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DMA Attack Lets Hackers Retrieve Mac Encryption Passwords In 30 Seconds

Apple’s full disk encryption software, FileVault 2, allows attackers with physical access to Mac computers to retrieve the passwords in cleartext, according to Ulf Frisk, a Swedish security researcher that uncovered the flaw.

Frisk said retrieving a Mac’s password would require a $300 Thunderbolt device plugged into a locked or sleeping Mac. Attackers could then reboot the Mac and the password would be displayed in less than 30 seconds.

How The Attack Works

The attack seems to be enabled by a flaw in macOS' EFI boot software, which doesn’t protect against Direct Memory Access (DMA) attacks. The issue used to affect Firewire-based Macs in the past as well.

The macOS operating system needs to decrypt the disk before it’s started, and DMA protections are enabled as as soon as the disk is decrypted. But there’s no protection against DMA attacks in the boot process, before the OS is started, which makes this type of attack possible.

Another issue with the way Apple does things is that the password is stored in cleartext in memory instead of being scrubbed from memory once the disk is unlocked. The password is put into multiple memory locations and then moved around during reboots. Therefore, when the Thunderbolt device is plugged in and the Mac is rebooted, an attacker can obtain the password.

Disclosure

The researcher found the DMA bug at the end of July this year and presented a proof of concept attack at DEFCON on August 5. Apple was contacted on August 15 and the next day the company asked Frisk to hold off public disclosure until the flaw is fixed. Four months later, on December 13, Apple released macOS 10.12.2 with a security update to fix the issue.

According to the researcher, Apple waited four months so it could enable a complete solution to protect against DMA attacks. Frisk believes that Macs should now be one of the the most secure platforms against this type of attack. Apple is also expected to replace its FileVault 2 full disk encryption software with native filesystem encryption starting next year.

  • targetdrone
    I wonder if this was similar to the method the FBI used to hacked that Islamic Terrorist's phone that the FBI originally demanded Apple to write a custom OS for because "it was too hard for lazy FBI agents"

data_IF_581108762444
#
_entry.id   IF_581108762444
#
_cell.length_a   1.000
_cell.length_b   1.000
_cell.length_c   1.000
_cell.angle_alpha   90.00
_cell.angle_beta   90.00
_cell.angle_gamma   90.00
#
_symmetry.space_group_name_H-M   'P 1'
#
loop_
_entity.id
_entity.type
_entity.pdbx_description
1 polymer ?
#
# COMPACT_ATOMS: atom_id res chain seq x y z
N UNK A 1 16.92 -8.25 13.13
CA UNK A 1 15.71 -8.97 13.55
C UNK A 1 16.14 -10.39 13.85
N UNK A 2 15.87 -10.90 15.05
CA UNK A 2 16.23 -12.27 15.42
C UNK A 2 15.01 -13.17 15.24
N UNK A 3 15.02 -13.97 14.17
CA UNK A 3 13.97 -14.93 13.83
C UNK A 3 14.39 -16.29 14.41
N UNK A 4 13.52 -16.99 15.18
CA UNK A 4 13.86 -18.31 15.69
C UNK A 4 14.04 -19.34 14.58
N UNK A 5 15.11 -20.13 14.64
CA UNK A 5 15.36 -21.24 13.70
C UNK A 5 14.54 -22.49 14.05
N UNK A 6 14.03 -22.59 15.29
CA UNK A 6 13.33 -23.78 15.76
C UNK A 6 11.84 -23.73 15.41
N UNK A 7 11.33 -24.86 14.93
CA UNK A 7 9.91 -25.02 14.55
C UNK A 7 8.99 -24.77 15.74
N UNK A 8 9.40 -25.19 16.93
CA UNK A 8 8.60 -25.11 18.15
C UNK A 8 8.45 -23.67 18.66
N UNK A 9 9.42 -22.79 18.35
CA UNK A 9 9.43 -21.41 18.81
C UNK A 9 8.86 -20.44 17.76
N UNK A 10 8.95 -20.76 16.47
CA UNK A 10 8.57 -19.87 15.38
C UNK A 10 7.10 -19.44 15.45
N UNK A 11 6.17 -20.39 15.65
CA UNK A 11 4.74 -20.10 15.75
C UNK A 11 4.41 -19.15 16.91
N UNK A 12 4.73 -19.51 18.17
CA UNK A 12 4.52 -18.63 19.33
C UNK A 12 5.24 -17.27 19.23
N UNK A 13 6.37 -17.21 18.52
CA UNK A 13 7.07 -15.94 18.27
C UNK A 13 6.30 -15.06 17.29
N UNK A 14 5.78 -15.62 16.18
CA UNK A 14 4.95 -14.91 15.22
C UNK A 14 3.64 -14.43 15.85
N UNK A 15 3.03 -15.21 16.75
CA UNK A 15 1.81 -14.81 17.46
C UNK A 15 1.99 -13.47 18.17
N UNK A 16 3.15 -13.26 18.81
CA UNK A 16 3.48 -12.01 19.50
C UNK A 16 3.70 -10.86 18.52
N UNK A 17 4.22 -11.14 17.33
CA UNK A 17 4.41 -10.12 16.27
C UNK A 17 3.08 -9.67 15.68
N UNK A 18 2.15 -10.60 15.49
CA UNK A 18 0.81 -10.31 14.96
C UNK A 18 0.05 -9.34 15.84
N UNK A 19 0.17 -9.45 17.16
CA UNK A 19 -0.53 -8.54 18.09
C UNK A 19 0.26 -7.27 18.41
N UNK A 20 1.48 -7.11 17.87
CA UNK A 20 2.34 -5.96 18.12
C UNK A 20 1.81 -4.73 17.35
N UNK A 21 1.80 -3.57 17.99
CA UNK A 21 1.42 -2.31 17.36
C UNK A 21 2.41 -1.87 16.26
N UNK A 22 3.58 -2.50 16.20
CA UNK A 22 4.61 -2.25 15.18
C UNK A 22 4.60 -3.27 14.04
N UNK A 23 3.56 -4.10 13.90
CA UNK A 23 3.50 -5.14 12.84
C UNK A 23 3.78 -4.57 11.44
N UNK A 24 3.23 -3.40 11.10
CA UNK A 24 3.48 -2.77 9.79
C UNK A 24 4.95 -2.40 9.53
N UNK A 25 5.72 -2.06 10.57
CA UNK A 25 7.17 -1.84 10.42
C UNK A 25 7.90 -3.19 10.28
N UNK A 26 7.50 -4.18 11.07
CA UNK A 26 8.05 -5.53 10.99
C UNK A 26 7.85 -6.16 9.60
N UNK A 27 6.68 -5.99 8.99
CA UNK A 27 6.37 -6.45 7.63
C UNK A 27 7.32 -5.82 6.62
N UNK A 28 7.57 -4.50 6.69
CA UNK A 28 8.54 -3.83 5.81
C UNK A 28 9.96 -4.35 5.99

Reply
  • jeremy2020
    This article is untrue. It is impossible for Macs to get hacked or get a virus
    Reply
  • spdragoo
    I can't tell if he's being serious or sarcastic...
    Reply
  • negusp
    Jeremy, you forgot your /s
    Reply
  • cmi86
    Hmm so much for mac's are safer because they can't get hacked or get virus's... I tried telling some apple people years ago that with popularity comes attention. Mac OS wasn't inherently any safer than a MS OS it's just that no one cared to hack them because there wasn't any market share. Go figure they didn't listen. I'd have a better chance of winning the lottery 2 times and getting struck by lighting all in one day then I would getting an apple zealot to accept common sense...
    Reply
  • Kimonajane
    Well at least they have to have physical access to your computer. Hopefully Apple updates this fast.
    Reply
  • Sam Hain
    Jeremy...

    Nothing is hack or virus proof. In fact, bad end-user (browsing) habits, poor AV defensive software (or lack of) OR being complacent in the trust of such myths of the likes of the Apple Fortress of Impregnability WILL increase the likelihood of such attacks and the challenge to hackers to conquer it.

    Why do you think AV, Mal-Ware, etc. programmers are always having to update their data bases for us end-users/subscribers???

    Answer... The black-hats are always trying something new and better, to get in. Encryption hacking/decoding is yet, just another and sometimes more rewarding challenge to them.
    Reply
  • Kewlx25
    Bootstrapping is always the hardest part.
    Reply
  • none12345
    "Well at least they have to have physical access to your computer. Hopefully Apple updates this fast."

    Considering the article said that apple has known about this since at least july....and they still havent fixed it....id say that apple has not(and likely wont) fix this fast.
    Reply
  • Kewlx25
    This attack only works because "untrusted" devices can gain access to DMA on boot. The only way to fight this is to have some notion of "trusted" devices, which leaves you with something like Secure Boot.
    Reply